- Management of pharmaceutical waste should be improved. All Baltic Sea region countries should have a take-back system for all unused human and veterinary medicines from households. Places where pharmaceutical waste is generated in larger amounts – such as large livestock farms, hospitals, medical clinics, elderly care homes and other healthcare institutions – should be obliged by law to collect their pharmaceutical waste and send it directly to waste treatment facilities.
- One of the most effective ways to decrease the pharmaceutical emissions is enhancing wastewater treatment. As the first step all wastewater treatment plants in all BSR countries should comply with both the current Urban Waste Water Treatment Directive (before 2022) and the revised directive when it is published. Conventional wastewater treatment can remove some pharmaceuticals, but many others are not removed sufficiently to avoid risks to the environment. Advanced wastewater treatment (AWT) technologies, like ozonation and activated carbon, are needed to decrease the emissions of more persistent and ecotoxic compounds. Wastewater treatment plants (WWTPs) with a population equivalent (PE) above 250,000 should be equipped with the appropriate advanced technology for removing APIs and other environmentally hazardous compounds latest by the year 2030 and smaller WWTPs (> 50,000 PE) by the year 2040.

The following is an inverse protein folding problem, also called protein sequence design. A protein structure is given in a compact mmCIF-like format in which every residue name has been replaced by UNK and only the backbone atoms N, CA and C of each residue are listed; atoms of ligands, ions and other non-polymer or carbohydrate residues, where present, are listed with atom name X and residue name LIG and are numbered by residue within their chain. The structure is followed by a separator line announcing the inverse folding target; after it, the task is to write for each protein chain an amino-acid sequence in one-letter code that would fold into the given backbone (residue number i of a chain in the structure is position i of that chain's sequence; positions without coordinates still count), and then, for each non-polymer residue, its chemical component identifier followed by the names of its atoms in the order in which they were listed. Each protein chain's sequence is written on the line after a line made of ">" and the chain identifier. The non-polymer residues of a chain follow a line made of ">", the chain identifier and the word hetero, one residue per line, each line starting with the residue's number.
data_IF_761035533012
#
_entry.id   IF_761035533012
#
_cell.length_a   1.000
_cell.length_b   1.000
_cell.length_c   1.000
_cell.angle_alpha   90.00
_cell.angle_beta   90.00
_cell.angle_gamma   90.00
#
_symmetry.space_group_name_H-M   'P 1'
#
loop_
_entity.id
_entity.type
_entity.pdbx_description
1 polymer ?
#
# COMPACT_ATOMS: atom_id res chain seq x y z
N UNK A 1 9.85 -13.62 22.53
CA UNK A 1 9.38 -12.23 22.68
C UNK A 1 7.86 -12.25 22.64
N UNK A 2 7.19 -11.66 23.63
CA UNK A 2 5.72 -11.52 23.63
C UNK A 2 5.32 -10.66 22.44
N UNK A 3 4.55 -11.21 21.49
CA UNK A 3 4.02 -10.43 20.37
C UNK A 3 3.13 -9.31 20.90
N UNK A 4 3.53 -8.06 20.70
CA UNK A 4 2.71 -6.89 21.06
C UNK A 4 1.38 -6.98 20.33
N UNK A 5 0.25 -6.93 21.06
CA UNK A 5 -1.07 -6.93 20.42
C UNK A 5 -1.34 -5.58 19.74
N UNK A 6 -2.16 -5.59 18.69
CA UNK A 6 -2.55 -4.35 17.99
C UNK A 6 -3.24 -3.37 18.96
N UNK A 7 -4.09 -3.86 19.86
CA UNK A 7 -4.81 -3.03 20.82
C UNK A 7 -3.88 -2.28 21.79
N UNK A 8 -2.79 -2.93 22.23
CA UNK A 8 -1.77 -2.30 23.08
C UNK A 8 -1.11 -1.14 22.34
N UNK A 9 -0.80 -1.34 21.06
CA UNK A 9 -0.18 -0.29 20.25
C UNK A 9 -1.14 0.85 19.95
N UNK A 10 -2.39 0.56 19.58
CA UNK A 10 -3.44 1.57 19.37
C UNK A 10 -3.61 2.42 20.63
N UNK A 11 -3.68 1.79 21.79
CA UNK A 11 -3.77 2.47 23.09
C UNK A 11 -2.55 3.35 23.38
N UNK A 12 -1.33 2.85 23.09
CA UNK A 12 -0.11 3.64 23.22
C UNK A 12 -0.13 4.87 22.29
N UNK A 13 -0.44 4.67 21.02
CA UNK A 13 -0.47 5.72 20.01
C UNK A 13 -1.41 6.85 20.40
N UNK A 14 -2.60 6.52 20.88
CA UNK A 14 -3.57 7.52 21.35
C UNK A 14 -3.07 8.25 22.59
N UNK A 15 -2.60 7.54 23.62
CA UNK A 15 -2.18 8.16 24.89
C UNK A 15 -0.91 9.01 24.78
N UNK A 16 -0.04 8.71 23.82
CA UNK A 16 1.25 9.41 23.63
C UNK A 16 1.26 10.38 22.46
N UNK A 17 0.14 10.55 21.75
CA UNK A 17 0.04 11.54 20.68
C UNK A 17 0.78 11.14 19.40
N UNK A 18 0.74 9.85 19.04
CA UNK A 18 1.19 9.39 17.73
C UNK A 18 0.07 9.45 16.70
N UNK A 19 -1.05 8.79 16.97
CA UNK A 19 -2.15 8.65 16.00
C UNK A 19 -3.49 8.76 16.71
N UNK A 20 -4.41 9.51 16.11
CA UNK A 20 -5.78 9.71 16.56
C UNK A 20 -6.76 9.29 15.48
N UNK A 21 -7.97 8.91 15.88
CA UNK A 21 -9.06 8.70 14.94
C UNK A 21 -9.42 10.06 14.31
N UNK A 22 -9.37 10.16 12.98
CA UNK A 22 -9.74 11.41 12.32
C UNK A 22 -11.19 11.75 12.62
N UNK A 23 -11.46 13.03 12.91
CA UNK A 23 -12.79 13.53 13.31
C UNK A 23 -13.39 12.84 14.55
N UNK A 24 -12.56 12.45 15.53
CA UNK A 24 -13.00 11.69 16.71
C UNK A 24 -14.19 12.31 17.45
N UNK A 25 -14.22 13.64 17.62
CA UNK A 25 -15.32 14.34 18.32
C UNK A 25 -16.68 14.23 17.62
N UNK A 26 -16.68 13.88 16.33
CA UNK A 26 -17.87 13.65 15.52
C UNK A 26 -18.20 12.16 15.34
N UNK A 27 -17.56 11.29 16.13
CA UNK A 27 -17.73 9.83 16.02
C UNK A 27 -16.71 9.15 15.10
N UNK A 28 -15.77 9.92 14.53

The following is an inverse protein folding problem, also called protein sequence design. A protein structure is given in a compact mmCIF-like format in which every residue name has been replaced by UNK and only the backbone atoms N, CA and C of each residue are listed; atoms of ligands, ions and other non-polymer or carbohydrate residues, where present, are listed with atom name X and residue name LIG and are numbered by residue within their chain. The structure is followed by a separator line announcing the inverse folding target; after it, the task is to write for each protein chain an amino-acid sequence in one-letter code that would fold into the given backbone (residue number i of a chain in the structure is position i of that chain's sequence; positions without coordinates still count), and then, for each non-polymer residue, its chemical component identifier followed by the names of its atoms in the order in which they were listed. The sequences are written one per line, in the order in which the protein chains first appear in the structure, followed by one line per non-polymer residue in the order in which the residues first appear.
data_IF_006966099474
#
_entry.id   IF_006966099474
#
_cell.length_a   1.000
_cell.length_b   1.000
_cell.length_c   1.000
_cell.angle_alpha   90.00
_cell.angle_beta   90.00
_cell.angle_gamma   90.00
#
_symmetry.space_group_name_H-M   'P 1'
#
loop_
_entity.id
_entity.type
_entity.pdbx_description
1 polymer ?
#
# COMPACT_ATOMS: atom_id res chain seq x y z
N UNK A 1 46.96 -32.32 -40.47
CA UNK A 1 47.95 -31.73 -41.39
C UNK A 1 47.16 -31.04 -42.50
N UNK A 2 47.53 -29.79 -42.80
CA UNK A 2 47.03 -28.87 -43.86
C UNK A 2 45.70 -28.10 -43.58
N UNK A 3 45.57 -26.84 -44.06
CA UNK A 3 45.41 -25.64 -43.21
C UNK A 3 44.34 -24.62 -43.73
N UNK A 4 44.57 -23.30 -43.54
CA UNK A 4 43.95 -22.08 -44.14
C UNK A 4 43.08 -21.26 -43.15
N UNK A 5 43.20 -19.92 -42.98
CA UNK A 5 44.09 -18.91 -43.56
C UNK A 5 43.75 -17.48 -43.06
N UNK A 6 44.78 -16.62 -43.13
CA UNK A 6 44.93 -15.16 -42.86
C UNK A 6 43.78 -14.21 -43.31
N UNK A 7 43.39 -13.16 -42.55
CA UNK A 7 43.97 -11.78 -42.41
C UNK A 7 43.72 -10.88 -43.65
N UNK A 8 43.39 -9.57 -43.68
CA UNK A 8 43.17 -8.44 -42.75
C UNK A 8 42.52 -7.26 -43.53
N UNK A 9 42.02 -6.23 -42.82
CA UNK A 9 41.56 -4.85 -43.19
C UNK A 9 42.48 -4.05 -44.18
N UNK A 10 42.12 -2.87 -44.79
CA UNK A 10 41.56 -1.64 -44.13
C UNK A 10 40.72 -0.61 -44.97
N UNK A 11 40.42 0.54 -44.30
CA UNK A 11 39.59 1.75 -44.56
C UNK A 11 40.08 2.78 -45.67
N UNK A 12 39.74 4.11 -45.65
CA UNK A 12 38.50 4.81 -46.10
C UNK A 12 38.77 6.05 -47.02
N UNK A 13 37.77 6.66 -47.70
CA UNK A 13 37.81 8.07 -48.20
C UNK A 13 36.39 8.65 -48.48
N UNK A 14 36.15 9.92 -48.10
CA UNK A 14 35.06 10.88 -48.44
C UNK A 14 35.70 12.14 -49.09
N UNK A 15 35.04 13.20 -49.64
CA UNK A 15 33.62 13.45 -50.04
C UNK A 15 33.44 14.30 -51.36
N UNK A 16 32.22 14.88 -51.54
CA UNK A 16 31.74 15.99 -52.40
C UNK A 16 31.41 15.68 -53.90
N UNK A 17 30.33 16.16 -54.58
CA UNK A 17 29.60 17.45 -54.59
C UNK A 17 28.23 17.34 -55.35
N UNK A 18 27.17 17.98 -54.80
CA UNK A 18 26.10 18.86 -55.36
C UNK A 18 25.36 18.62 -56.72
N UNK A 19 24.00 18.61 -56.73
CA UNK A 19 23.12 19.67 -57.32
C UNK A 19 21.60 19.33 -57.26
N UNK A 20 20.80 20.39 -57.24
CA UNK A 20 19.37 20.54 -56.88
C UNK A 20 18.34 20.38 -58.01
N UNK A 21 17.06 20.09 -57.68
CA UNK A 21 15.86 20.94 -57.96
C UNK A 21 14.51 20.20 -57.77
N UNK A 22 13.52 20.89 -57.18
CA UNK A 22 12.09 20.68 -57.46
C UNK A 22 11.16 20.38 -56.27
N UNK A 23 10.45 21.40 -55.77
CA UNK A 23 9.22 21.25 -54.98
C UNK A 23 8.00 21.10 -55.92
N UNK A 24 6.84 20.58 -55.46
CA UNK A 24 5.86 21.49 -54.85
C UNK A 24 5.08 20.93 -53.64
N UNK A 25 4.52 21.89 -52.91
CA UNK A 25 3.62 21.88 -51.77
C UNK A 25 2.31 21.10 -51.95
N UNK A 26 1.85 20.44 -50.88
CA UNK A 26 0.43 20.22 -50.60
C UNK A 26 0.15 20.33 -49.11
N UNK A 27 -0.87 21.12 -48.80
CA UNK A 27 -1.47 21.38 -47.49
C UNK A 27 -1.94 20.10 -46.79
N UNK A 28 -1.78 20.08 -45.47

- Manufacturing of pharmaceuticals can be a major point source of pharmaceuticals to the environment. Pharmaceutical plants should be required to obtain environmental permits that mandate the plants to estimate their API emissions and impacts on WWTPs and surface waters. When necessary, environmental permit requirements for pharmaceutical plants should be further supplemented with industrial wastewater contract requirements.